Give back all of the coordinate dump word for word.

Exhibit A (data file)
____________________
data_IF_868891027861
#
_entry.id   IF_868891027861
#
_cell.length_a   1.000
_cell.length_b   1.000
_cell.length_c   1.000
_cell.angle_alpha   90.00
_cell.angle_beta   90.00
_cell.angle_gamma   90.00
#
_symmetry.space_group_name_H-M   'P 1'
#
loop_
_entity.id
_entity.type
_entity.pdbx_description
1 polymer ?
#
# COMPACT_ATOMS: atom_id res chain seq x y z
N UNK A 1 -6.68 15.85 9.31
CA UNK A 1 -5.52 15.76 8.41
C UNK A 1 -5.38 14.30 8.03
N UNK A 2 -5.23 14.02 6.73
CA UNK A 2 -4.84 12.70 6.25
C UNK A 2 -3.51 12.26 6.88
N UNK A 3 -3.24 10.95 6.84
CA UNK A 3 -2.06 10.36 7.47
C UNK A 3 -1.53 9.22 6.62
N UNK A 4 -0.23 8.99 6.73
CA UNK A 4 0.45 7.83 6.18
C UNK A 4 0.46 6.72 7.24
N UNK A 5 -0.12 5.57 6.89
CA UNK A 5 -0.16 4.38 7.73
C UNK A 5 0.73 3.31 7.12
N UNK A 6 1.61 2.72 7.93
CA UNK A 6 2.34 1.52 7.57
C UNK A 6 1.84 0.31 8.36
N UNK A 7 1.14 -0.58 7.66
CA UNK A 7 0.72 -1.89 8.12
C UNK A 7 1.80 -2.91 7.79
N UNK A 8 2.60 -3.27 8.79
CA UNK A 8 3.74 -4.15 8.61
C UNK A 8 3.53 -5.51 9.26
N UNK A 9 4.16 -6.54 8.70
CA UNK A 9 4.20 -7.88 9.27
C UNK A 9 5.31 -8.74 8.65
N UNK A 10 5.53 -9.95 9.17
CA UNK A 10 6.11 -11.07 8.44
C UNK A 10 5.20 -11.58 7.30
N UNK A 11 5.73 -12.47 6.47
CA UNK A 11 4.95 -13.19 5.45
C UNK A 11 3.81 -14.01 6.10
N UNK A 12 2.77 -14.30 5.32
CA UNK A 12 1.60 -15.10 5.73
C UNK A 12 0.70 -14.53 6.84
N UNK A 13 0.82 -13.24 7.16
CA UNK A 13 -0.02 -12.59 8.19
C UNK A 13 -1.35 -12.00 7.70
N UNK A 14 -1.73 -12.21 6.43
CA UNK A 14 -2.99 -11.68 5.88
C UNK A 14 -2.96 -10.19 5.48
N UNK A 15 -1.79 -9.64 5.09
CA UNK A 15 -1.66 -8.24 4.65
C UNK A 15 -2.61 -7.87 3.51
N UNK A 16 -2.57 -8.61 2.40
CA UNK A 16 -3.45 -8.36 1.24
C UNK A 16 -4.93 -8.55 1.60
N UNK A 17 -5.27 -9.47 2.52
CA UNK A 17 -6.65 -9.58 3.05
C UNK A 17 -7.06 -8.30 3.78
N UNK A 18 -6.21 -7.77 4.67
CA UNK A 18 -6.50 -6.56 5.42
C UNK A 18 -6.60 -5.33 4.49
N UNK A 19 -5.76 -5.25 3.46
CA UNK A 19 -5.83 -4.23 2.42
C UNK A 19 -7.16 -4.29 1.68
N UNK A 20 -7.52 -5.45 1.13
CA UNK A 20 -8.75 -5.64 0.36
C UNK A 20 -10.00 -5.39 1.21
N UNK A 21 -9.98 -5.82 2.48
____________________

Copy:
data_IF_868891027861
#
_entry.id   IF_868891027861
#
_cell.length_a   1.000
_cell.length_b   1.000
_cell.length_c   1.000
_cell.angle_alpha   90.00
_cell.angle_beta   90.00
_cell.angle_gamma   90.00
#
_symmetry.space_group_name_H-M   'P 1'
#
loop_
_entity.id
_entity.type
_entity.pdbx_description
1 polymer ?
#
# COMPACT_ATOMS: atom_id res chain seq x y z
N UNK A 1 -6.68 15.85 9.31
CA UNK A 1 -5.52 15.76 8.41
C UNK A 1 -5.38 14.30 8.03
N UNK A 2 -5.23 14.02 6.73
CA UNK A 2 -4.84 12.70 6.25
C UNK A 2 -3.51 12.26 6.88
N UNK A 3 -3.24 10.95 6.84
CA UNK A 3 -2.06 10.36 7.47
C UNK A 3 -1.53 9.22 6.62
N UNK A 4 -0.23 8.99 6.73
CA UNK A 4 0.45 7.83 6.18
C UNK A 4 0.46 6.72 7.24
N UNK A 5 -0.12 5.57 6.89
CA UNK A 5 -0.16 4.38 7.73
C UNK A 5 0.73 3.31 7.12
N UNK A 6 1.61 2.72 7.93
CA UNK A 6 2.34 1.52 7.57
C UNK A 6 1.84 0.31 8.36
N UNK A 7 1.14 -0.58 7.66
CA UNK A 7 0.72 -1.89 8.12
C UNK A 7 1.80 -2.91 7.79
N UNK A 8 2.60 -3.27 8.79
CA UNK A 8 3.74 -4.15 8.61
C UNK A 8 3.53 -5.51 9.26
N UNK A 9 4.16 -6.54 8.70
CA UNK A 9 4.20 -7.88 9.27
C UNK A 9 5.31 -8.74 8.65
N UNK A 10 5.53 -9.95 9.17
CA UNK A 10 6.11 -11.07 8.44
C UNK A 10 5.20 -11.58 7.30
N UNK A 11 5.73 -12.47 6.47
CA UNK A 11 4.95 -13.19 5.45
C UNK A 11 3.81 -14.01 6.10
N UNK A 12 2.77 -14.30 5.32
CA UNK A 12 1.60 -15.10 5.73
C UNK A 12 0.70 -14.53 6.84
N UNK A 13 0.82 -13.24 7.16
CA UNK A 13 -0.02 -12.59 8.19
C UNK A 13 -1.35 -12.00 7.70
N UNK A 14 -1.73 -12.21 6.43
CA UNK A 14 -2.99 -11.68 5.88
C UNK A 14 -2.96 -10.19 5.48
N UNK A 15 -1.79 -9.64 5.09
CA UNK A 15 -1.66 -8.24 4.65
C UNK A 15 -2.61 -7.87 3.51
N UNK A 16 -2.57 -8.61 2.40
CA UNK A 16 -3.45 -8.36 1.24
C UNK A 16 -4.93 -8.55 1.60
N UNK A 17 -5.27 -9.47 2.52
CA UNK A 17 -6.65 -9.58 3.05
C UNK A 17 -7.06 -8.30 3.78
N UNK A 18 -6.21 -7.77 4.67
CA UNK A 18 -6.50 -6.56 5.42
C UNK A 18 -6.60 -5.33 4.49
N UNK A 19 -5.76 -5.25 3.46
CA UNK A 19 -5.83 -4.23 2.42
C UNK A 19 -7.16 -4.29 1.68
N UNK A 20 -7.52 -5.45 1.13
CA UNK A 20 -8.75 -5.64 0.36
C UNK A 20 -10.00 -5.39 1.21
N UNK A 21 -9.98 -5.82 2.48